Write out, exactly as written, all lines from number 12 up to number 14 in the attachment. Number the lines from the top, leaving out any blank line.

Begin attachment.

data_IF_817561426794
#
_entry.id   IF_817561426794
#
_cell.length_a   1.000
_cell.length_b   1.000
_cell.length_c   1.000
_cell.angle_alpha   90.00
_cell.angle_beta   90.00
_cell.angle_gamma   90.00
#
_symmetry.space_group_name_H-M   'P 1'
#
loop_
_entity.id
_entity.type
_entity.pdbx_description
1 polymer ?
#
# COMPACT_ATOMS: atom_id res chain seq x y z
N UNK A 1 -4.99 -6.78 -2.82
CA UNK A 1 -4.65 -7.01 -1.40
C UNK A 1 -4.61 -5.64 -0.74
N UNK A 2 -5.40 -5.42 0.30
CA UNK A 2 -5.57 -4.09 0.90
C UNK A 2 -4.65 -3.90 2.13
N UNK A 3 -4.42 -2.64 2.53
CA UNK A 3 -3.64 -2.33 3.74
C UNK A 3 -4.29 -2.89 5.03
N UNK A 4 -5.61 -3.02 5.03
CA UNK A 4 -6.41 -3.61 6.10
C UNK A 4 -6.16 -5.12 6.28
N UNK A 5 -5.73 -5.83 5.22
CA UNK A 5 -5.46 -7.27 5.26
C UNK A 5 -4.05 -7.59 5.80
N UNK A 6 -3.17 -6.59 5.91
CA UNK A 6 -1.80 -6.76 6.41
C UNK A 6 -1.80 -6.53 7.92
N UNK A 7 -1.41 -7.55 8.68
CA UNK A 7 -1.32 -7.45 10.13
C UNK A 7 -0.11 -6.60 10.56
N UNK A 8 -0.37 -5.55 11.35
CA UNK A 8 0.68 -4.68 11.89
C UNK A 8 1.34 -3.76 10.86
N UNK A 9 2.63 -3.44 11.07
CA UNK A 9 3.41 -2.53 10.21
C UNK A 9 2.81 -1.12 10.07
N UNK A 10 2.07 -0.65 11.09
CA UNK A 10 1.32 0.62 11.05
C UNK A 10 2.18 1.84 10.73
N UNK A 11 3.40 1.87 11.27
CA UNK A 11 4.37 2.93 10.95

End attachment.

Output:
_symmetry.space_group_name_H-M   'P 1'
#
loop_